Finding A Way to Serve Through COVID-19
By LORETTA FULTON
Schools, restaurants, gyms, even beauty and barber shops, were shut down, at least temporarily, by COVID-19, but one area of life never ceased–ministry.
People with few resources need to eat, find clothing, and a place to sleep no matter the circumstances. So, when City Light Community Ministries suspended its Culinary Academy in the spring, a decision was made to continue serving the community, just in a different way. The Culinary Academy opened in May 2019 as a part of First Baptist Church’s City Light Community Ministries, led by John Moore.
“Thank You Meals” were born as a way to continue a community ministry, even with classes shut down. It’s not the only way that City Light Community Ministries has found to continue serving in the face of a pandemic.
“We continue to do hot meals out the front doors,” Moore said, “family food boxes out the back door, and ‘Thank You Meals’ from next door.”
The most recent recipients of the meals were officers of the Abilene Police Department, who received meals over two days, July 29-30, to accommodate day and night shifts.
Police Chief Stan Standridge noted that police officers deal with less then 10 percent of the population who commit more than 90 percent of the crimes. That lays a foundation for cynicism and distrust, Standridge said in an email, “But not in Abilene,” where the public and officers are committed to mutual respect and trust built through strong community relations.
“We thank First Baptist for bridging the gap,” Standridge wrote. “Through an intentional act (feeding us), they remind us that we are better together.”
Chef Kayleen Mills, who heads up the Culinary Academy, and Caitlin Wallace, a part-time employee started preparing the meals in April for essential workers in Abilene. APD received meals Wednesday and Thursday, July 29-30. Mills, Wallace, and a volunteer, Sandy Davis, prepared enough chicken salad, made with fresh ingredients in the church’s kitchen, to feed an army, or at least a police department.
“We’re trying to make them big and hearty,” Mills said on Wednesday morning.
The 250 sandwiches, made with buns that the crew baked, were packed into to-go boxes, along with a pickle spear, container of grapes, homemade chocolate chip cookie, and bag of chips. On Wednesday, 175 boxes were taken to the police department in time to feed lunch to the day shift. The night shift got 75 “Thank You Meals” on Thursday.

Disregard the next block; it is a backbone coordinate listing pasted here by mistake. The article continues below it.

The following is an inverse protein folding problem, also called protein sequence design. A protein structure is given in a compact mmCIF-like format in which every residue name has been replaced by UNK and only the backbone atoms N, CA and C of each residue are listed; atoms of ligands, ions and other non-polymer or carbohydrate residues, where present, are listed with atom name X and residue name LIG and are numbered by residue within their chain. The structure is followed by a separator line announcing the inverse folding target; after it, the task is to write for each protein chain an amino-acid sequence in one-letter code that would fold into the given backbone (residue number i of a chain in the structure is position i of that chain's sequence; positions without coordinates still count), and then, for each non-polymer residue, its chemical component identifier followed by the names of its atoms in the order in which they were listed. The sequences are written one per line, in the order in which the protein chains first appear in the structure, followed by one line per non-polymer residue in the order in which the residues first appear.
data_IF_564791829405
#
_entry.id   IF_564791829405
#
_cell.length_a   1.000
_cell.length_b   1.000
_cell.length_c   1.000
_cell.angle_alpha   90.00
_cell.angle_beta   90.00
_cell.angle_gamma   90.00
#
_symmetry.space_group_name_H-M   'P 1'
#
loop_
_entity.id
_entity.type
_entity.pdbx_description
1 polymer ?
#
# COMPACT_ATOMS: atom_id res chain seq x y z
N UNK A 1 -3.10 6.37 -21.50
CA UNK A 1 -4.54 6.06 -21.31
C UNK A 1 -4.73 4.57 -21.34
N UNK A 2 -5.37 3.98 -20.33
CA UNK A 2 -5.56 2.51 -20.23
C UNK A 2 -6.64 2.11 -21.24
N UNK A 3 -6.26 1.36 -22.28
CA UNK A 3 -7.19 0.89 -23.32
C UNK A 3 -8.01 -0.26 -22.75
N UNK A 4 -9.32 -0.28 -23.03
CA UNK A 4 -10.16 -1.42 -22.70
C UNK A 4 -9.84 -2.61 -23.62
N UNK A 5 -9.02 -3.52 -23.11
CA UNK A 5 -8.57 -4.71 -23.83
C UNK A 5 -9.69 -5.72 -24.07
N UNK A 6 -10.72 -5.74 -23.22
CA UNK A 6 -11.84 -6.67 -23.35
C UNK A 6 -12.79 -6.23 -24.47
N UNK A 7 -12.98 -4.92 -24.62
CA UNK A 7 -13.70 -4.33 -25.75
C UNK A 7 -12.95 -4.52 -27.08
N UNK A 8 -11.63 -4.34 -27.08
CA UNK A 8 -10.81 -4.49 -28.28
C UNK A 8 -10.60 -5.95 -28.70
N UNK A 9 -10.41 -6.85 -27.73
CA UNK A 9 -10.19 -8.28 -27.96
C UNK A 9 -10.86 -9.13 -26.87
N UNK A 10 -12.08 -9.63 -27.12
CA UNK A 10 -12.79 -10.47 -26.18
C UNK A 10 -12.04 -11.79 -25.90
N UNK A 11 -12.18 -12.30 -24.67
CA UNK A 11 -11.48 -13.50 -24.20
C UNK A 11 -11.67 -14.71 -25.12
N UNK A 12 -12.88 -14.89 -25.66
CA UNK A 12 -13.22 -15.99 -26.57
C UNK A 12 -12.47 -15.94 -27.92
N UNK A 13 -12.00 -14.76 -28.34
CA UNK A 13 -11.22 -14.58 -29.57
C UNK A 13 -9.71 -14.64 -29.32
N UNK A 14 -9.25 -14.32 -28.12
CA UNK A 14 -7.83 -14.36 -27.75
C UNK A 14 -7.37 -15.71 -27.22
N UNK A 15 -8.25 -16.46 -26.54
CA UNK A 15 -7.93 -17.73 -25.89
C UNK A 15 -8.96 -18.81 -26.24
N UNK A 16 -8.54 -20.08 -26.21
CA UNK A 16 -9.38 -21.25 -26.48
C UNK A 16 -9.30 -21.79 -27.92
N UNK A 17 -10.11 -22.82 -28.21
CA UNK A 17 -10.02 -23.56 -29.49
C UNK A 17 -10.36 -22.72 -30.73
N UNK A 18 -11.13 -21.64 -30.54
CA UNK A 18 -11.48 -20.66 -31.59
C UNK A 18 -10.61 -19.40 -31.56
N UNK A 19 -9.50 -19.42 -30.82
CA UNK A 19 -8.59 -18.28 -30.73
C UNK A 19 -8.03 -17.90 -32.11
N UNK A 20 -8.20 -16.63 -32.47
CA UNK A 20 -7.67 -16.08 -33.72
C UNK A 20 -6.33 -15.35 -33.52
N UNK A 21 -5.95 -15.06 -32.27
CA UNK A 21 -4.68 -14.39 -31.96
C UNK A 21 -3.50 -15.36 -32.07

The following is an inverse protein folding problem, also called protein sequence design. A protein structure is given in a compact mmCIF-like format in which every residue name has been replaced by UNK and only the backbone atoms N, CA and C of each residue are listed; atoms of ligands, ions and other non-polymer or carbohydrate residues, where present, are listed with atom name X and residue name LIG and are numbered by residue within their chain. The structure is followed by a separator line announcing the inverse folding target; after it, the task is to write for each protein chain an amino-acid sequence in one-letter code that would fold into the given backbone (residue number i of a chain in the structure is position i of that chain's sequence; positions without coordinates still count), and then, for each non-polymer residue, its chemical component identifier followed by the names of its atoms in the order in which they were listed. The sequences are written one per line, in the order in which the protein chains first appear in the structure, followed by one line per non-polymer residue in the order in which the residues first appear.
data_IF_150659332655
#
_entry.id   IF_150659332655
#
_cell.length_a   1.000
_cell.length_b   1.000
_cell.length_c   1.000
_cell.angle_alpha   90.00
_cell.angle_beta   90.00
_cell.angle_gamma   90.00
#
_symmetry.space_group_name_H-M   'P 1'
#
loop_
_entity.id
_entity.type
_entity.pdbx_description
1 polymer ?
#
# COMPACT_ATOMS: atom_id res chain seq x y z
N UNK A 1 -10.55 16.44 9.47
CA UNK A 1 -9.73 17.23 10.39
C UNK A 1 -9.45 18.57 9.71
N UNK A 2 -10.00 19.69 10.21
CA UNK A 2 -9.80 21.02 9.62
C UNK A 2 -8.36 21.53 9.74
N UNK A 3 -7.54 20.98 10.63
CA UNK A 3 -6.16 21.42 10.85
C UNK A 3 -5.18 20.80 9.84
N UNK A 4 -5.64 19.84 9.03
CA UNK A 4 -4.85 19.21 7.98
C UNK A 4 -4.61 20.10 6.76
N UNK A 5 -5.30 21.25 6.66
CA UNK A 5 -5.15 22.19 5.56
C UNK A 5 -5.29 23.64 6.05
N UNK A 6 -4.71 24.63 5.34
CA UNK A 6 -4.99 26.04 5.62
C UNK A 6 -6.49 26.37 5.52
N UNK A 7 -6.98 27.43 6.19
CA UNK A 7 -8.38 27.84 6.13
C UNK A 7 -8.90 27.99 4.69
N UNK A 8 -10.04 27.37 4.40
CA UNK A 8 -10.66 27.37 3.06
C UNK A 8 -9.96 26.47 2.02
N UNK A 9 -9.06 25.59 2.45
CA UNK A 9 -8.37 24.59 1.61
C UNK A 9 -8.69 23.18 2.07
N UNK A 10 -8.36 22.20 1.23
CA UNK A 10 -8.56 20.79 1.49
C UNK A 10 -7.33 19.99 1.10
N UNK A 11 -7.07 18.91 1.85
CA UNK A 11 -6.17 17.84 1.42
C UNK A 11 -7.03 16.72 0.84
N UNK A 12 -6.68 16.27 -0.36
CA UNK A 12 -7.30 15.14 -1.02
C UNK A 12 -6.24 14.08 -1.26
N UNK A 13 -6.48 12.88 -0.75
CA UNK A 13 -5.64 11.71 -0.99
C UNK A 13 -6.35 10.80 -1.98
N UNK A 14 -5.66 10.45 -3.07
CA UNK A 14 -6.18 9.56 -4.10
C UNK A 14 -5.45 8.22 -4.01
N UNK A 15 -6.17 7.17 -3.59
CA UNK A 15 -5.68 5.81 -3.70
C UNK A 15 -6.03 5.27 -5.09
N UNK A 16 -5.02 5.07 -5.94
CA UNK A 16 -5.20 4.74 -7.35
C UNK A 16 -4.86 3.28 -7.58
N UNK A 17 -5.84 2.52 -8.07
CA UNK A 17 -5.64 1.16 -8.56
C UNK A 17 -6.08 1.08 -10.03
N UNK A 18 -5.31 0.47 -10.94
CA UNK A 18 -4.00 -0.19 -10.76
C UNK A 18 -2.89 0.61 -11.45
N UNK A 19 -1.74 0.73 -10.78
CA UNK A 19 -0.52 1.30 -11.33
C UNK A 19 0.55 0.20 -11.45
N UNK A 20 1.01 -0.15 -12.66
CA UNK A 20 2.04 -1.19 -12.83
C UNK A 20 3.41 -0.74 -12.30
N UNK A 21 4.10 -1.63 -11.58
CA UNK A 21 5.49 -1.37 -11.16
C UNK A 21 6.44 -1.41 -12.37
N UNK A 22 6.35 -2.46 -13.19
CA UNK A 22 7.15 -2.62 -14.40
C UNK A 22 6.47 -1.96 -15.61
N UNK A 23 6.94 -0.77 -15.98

The attempt to make the sandwiches “big and hearty” succeeded. Beth Reeves, city chaplain, said in an email that the meals were “nutritious as well as delicious.” City Light Community Ministries continues to bless the community, Reeves noted, and prepared meals for the police department’s telecommunicators earlier this year.
“We are grateful for the generosity of this community agency,” Reeves wrote.
One of the people preparing the meals for the police officers was the first winner of Chopped, a popular show on the Food Network. Sandy Davis, who grew up in Stamford, works for a caterer in New York City. The business is temporarily closed, and Davis is staying with his mother in Abilene, waiting out COVID-19. He hopes to return to NYC and his job by Labor Day.
Davis volunteered last week with the meal preparation. Davis and Mills formerly taught classes at TSTC’s culinary arts school in Abilene before it closed.
The police officers were the latest group of essential workers to be served “Thanks You Meals.”
Other essential workers fed so far are from both local hospitals, the county jail, police telecommunicators, health department employees, and the city’s information technology department.
No matter who gets the meals, the routine is pretty much the same each week. The Culinary Academy folks do the prep work on Mondays and Tuesdays. Wednesday mornings are for getting it all together.
“Today’s pretty much assembly and get it out,” Mills said on Wednesday, July 29.
The boxed lunches were packed into a van and driven to the Abilene Police Department before noon Wednesday. At the police station, officers unloaded the boxes and carried them inside.
Mills and others associated with the Culinary Academy also have been using the shutdown period to assess the program and plan how to move forward. They have been keeping track of graduates and also the four students who were in the class when it shutdown. The good news is that they haven’t lost interest.
“They’re very interested in resuming,” Mills said.